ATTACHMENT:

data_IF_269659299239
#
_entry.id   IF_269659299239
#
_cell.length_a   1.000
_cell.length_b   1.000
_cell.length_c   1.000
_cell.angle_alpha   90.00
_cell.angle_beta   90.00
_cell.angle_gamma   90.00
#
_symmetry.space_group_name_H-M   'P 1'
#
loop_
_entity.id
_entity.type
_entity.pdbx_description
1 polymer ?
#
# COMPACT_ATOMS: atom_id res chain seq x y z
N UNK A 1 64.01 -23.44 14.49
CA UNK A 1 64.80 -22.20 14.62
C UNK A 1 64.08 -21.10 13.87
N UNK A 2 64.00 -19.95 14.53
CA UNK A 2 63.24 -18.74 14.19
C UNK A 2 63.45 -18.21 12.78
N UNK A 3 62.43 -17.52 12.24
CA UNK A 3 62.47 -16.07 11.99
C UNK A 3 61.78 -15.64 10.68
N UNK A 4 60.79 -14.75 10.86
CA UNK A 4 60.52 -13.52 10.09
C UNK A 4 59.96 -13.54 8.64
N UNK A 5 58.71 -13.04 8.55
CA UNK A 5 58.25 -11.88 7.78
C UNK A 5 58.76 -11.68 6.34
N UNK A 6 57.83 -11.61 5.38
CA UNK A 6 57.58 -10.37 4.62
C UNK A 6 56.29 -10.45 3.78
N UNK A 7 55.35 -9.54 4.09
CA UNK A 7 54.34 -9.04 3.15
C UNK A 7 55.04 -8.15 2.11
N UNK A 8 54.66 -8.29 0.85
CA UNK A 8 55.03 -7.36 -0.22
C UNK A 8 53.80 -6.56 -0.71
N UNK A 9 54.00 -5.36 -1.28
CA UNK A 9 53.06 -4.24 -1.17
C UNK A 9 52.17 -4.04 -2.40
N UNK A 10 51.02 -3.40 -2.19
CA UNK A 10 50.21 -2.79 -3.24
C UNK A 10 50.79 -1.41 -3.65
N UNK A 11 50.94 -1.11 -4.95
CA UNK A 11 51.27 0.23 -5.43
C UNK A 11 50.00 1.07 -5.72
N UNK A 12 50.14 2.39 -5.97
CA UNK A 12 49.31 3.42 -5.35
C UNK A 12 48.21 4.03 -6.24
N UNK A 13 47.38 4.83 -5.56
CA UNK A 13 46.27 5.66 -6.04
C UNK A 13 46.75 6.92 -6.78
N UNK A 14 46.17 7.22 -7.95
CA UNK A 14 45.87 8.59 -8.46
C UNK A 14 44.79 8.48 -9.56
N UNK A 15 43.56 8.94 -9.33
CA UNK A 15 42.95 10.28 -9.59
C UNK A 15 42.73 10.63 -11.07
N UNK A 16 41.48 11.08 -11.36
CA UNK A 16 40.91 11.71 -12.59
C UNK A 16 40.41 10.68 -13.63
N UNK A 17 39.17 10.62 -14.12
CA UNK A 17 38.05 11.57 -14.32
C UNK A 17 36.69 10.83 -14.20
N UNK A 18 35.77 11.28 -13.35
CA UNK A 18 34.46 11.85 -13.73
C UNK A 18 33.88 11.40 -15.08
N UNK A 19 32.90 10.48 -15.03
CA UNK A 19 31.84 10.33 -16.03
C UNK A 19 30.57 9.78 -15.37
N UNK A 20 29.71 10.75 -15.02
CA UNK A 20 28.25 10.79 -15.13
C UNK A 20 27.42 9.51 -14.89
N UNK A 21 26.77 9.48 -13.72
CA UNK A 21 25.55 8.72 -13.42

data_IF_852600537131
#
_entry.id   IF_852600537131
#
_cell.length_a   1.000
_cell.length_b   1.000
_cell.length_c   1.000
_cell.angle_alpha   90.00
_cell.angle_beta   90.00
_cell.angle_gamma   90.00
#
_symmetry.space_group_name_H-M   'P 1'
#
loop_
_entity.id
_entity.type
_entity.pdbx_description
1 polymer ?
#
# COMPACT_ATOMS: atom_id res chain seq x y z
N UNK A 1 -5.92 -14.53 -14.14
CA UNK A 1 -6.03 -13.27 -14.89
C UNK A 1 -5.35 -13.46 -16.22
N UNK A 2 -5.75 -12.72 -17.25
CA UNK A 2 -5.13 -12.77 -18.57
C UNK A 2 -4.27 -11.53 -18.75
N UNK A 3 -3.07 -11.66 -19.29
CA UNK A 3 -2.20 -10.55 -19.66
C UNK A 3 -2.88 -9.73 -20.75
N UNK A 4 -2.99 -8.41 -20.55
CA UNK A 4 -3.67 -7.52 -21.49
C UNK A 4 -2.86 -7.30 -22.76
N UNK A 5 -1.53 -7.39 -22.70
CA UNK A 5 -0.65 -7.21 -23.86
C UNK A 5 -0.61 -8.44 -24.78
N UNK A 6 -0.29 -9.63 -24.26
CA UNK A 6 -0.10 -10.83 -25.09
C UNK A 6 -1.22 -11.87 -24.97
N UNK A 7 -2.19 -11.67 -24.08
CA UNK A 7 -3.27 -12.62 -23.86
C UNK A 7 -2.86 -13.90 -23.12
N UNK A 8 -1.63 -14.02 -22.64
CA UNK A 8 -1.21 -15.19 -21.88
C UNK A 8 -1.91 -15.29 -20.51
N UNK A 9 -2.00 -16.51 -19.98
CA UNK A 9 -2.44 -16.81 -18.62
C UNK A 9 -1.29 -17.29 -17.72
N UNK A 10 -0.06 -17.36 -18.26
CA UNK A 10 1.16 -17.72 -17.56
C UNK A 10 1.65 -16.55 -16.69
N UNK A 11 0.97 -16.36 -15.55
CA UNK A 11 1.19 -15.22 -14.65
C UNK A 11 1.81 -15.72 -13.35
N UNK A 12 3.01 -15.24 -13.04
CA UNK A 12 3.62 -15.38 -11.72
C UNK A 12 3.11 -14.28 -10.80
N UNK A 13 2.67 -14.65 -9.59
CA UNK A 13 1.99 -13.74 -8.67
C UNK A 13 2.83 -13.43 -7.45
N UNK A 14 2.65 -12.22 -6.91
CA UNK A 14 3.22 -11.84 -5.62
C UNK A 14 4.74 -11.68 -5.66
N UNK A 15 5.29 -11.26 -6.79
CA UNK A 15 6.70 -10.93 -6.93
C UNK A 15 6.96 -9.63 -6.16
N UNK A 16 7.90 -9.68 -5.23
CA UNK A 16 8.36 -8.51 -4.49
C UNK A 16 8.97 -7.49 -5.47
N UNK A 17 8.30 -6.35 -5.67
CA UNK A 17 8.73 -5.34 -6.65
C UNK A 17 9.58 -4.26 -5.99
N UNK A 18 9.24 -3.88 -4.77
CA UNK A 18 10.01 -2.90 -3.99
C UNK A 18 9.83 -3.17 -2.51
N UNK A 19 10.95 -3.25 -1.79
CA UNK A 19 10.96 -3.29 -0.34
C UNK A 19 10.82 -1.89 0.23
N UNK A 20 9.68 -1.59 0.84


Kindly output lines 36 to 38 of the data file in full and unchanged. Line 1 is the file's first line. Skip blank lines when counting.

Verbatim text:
N UNK A 6 57.83 -11.61 5.38
CA UNK A 6 57.58 -10.37 4.62
C UNK A 6 56.29 -10.45 3.78